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10 Tips for Successfully Navigating Your Career Shift

February 9, 2017

 

 

 

I’ve spoken with quite a few people recently who find themselves questioning their current job or career and wondering if it’s time to make a change. And it got me thinking about the connection between these people’s stories and their current . . . um . . . there’s no other way to say it . . .  age. I’ll just call it what it is. It’s mid-life, middle age. That time, as defined by Merriam-Webster, as “the period of life from about 45 to about 64”.

 

 

 

At 50 years old I’m well aware of all the career questioning and changes that this time of life can bring, although my questioning came before the age of 45.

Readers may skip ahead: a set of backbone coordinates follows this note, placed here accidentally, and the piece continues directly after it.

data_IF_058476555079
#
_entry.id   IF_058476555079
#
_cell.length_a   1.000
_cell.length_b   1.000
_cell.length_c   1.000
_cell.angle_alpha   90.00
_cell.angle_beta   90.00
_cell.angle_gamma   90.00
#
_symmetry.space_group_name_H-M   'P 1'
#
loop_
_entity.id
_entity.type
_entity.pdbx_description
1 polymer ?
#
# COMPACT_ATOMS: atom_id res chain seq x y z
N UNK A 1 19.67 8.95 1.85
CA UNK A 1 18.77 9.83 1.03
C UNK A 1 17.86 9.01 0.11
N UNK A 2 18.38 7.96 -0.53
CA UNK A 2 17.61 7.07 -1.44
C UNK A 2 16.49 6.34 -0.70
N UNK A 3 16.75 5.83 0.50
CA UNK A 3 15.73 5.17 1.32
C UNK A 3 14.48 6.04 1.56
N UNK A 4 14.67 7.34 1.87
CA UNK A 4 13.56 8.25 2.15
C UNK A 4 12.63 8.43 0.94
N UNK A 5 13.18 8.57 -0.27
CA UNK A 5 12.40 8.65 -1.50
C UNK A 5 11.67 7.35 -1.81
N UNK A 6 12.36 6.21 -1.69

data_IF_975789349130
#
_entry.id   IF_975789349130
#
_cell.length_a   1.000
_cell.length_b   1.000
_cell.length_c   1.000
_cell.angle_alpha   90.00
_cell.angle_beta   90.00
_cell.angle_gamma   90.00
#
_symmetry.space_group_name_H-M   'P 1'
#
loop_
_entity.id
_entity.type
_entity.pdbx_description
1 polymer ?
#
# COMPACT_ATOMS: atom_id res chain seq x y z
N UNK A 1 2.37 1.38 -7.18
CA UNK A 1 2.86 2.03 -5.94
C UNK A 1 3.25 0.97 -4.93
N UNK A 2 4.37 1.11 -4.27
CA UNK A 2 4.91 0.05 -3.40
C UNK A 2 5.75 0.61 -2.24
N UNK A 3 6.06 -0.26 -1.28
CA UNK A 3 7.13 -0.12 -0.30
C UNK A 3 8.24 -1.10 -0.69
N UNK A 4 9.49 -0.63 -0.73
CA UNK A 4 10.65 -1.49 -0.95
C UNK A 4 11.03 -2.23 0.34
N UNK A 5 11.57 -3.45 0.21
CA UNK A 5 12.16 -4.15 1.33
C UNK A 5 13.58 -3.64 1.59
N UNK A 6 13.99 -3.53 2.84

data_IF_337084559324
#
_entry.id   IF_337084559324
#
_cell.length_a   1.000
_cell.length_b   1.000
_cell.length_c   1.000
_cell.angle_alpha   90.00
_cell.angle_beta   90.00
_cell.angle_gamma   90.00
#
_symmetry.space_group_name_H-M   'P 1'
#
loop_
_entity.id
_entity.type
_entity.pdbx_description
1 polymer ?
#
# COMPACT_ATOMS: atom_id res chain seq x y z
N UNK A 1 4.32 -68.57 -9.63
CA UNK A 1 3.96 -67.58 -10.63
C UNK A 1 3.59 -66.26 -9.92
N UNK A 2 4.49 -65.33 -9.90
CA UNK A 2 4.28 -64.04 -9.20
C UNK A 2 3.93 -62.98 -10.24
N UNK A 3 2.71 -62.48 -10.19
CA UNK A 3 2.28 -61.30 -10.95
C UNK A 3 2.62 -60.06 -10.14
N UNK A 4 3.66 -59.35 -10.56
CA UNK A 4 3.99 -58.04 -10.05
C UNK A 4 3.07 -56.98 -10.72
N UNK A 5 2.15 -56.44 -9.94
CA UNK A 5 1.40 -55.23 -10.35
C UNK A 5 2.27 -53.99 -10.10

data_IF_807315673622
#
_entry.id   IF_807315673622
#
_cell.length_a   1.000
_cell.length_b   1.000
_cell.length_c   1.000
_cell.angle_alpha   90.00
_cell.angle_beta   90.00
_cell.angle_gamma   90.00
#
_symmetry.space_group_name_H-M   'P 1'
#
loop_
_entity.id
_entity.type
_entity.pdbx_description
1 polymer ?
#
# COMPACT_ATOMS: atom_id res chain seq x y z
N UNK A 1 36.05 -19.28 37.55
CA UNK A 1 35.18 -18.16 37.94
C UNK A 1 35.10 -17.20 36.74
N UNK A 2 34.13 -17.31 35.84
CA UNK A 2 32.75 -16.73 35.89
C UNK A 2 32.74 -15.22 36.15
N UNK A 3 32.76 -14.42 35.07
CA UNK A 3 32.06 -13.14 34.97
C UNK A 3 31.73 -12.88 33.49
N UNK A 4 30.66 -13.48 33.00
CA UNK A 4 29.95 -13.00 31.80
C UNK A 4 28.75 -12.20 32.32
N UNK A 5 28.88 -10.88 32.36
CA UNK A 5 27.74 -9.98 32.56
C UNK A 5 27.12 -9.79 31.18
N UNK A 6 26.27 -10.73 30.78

I was 42 and in a job that I loved but wondering if that was all there was, working very long days, plus evenings and weekends, but never really feeling completely fulfilled. It was exhausting. And if you’re there now you might feel like there’s no way out, nothing on the other side of all this, no way to really be happy and fulfilled both professionally and personally. You might be ready for a career shift but not quite sure where to start.

 

When I was laid off from that job due to the economic downturn in 2008 I had the great fortune to find a position at a university teaching what I had been doing for nine years. I interviewed, got the job, and the rest, as they say, is history. I now have an amazing teaching job that, along with my consulting work through The Brand Teacher, fulfills me in more ways than I can even count. 

But change can be scary and hard.